How a Zambian Entrepreneur Is Helping Farmers In Her Country And Helping Battle Climate Change
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How A Zambian Entrepreneur Is Helping Farmers In Her Country And Helping Battle Climate Change

Dorcas Lukwesa (Courtesy)
With her Mobile Aquaponics project, Zambian entrepreneur Dorcas Lukwesa intends to help battle climate change and assist farmers in her country.

She is among a new wave of budding, talented, and innovative Black leaders helping solve some of the world’s problems. A social entrepreneur, Lukwesa won the Resolution Social Venture Challenge (SVC) at Mastercard Foundation’s Baobab Summit earlier this year for her project, MSN reported.

Her ingenious system blends fish farming and vegetable production, using organic waste from the fish instead of costly fertilizer, according to CAMFED. It is geared to be built with locally available, sustainable materials and suits any land type. That includes areas not having soil or adequate water supply.

The agripreneur says her project is a compartment system made of bamboo that promotes fish and vegetable farming while recycling water.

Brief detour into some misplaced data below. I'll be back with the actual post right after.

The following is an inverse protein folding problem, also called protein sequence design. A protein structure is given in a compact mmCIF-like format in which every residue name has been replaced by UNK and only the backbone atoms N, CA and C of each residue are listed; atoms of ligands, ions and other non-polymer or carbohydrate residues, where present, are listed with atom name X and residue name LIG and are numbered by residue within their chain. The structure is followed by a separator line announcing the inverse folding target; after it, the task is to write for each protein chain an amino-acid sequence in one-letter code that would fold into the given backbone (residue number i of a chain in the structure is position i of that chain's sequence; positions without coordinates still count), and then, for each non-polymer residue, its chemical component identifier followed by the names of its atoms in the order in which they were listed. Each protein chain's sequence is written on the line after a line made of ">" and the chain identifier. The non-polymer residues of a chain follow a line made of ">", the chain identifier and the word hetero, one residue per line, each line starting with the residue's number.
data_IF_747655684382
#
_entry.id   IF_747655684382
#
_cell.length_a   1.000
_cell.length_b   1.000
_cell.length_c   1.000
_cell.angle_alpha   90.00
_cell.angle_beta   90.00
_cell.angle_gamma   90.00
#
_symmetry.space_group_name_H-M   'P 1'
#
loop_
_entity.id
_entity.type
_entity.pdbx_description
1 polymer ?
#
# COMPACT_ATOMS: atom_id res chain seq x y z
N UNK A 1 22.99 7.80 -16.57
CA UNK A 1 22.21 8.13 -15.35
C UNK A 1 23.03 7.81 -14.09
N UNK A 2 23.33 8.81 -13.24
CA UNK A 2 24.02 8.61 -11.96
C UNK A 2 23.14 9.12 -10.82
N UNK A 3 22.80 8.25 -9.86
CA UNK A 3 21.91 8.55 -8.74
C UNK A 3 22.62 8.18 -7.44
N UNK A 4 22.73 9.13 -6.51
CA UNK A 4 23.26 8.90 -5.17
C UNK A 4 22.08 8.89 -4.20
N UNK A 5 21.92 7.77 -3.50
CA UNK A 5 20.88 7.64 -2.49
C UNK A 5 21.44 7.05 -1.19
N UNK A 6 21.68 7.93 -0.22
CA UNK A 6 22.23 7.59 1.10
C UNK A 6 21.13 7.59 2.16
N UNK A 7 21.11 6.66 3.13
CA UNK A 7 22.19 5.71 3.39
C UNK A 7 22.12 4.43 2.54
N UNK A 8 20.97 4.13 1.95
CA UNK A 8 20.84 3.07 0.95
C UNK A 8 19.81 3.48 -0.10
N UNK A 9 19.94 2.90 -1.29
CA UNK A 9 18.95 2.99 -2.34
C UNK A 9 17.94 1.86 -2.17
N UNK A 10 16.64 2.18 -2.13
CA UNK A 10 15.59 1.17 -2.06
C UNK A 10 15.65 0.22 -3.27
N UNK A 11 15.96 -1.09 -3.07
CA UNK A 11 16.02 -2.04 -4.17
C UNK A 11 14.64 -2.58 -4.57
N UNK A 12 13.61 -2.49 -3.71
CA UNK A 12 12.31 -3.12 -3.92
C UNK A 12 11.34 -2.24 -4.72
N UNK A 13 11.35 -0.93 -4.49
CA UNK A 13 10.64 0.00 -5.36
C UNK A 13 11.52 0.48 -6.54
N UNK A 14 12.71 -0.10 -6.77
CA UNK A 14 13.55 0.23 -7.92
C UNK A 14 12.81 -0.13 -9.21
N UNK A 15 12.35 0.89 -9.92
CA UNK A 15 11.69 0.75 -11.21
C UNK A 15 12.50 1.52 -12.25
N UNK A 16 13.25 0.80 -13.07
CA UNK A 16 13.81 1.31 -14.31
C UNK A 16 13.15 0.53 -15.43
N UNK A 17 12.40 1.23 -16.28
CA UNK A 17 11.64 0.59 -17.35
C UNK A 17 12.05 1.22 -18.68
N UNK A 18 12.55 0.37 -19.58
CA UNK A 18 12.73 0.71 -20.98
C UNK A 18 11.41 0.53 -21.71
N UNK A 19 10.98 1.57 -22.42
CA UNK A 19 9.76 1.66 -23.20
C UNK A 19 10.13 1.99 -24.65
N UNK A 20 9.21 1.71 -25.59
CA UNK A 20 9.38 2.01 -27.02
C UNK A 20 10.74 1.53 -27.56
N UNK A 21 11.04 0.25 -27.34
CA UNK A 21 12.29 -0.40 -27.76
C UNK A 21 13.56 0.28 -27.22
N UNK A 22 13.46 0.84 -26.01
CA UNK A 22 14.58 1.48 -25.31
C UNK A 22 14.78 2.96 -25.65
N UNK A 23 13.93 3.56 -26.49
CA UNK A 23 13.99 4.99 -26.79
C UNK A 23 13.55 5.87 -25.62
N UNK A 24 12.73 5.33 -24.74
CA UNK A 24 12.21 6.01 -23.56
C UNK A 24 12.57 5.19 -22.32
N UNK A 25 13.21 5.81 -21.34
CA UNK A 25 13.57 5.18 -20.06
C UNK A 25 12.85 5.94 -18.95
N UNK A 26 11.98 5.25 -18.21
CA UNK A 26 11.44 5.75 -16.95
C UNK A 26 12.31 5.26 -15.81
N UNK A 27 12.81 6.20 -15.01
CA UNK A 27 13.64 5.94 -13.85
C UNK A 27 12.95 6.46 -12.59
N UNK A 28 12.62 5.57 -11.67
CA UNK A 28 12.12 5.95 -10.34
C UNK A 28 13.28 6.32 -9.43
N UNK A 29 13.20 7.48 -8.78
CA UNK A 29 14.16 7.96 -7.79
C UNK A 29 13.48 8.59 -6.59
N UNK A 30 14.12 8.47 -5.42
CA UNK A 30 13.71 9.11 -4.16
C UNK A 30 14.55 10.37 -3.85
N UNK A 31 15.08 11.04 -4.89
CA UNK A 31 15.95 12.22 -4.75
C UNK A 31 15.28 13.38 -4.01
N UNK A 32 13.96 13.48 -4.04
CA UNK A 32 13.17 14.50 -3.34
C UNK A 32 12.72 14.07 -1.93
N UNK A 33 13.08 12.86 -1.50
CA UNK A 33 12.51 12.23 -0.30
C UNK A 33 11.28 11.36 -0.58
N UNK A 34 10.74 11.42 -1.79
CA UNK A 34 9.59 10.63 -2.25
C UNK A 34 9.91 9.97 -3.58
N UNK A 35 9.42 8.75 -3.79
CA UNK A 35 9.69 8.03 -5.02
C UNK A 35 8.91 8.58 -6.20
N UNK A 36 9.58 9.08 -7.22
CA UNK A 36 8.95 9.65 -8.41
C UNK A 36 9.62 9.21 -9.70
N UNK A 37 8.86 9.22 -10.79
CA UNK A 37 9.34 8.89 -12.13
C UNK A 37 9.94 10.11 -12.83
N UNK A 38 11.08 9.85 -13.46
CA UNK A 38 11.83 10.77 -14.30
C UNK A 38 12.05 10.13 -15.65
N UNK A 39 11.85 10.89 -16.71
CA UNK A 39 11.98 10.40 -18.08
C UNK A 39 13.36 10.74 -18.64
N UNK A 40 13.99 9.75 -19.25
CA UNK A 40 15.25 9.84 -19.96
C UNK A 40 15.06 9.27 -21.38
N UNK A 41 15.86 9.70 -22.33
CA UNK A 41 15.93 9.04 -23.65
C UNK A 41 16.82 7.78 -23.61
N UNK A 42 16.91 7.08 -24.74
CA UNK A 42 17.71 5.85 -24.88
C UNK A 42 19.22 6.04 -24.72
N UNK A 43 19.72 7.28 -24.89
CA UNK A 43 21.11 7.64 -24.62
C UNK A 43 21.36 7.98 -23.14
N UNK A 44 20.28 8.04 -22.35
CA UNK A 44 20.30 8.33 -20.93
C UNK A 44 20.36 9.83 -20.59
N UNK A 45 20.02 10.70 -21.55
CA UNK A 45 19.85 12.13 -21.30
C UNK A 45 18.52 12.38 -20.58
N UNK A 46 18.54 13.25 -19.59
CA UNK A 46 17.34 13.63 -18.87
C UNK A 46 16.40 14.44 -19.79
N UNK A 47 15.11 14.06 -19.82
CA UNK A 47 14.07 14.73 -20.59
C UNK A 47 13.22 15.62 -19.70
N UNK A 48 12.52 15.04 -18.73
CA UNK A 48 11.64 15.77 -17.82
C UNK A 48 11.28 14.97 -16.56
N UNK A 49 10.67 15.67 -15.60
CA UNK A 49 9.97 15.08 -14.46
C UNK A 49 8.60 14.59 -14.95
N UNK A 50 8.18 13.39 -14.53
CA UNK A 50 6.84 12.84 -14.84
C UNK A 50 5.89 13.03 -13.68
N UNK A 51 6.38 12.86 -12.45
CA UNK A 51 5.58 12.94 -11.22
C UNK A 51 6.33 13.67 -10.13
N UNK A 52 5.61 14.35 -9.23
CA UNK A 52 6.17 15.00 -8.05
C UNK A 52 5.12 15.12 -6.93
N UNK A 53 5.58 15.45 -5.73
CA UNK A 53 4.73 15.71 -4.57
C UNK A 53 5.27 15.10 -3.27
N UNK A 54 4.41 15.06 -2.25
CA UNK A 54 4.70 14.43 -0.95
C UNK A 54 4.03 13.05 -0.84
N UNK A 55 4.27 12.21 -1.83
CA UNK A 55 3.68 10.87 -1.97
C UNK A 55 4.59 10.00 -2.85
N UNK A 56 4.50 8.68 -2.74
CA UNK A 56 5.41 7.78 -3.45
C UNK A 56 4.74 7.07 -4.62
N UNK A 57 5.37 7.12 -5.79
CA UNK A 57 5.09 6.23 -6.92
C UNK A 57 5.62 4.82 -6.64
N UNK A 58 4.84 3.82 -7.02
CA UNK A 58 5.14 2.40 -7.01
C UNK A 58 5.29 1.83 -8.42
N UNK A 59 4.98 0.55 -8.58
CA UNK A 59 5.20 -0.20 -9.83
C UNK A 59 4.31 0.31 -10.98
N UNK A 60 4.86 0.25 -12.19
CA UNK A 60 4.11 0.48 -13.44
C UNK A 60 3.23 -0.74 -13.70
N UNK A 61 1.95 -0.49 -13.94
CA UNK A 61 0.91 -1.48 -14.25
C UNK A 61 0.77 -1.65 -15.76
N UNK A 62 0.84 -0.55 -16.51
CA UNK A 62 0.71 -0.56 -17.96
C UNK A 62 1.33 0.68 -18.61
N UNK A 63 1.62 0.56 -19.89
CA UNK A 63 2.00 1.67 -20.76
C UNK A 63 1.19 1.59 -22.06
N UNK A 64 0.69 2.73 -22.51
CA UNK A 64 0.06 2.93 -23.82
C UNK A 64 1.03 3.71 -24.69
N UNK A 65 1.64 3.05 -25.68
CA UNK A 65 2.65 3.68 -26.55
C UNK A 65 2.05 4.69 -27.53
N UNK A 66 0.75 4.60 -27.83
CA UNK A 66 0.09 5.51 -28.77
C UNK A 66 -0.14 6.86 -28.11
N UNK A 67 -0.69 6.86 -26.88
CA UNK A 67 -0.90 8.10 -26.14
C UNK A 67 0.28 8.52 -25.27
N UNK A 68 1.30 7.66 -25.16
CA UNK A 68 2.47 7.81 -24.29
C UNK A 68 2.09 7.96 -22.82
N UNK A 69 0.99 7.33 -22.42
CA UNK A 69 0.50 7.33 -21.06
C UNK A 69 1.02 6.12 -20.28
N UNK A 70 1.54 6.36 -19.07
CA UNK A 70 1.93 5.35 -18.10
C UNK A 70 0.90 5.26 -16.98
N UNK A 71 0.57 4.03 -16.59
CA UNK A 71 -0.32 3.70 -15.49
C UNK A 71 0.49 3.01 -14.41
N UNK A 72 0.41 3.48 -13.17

“Promoting systems of farming like aquaponics is very important [to tackle the] climate crisis because it uses 90% less water than traditional agriculture, is 70% more productive, does not require soil, does not have weeds, has fewer pests, and can be built at any scale anywhere in the world using available resources like bamboo,” Lukwesa told CAMFED.

As well as advancing sustainability, Mobile Aquaponics aims to back women farmers.

“We project to reach over 2,000 rural women farmers over the next five years,” Lukwesa stated. “We hope that our farmers will be able to replicate the idea by building their own aquaponics systems using locally available bamboo and improving agricultural production and livelihoods so that no girl will spend a term out of school because of lack of school fees or a uniform.”

Lukwesa hopes her concept help reduce poverty in Zambia and her urban farm become a model there.

My plan is to replicate the system in my rural community back in Zambia to improve the sustainability of food production and nutrition in marginalized communities,” she said. “I also plan to work with other female smallholder farmers to incubate this idea at CAMFED’s climate-smart demonstration farm in Chinsali, Zambia, training young women to farm fresh fish and vegetables locally, sustainably and using local natural resources.”


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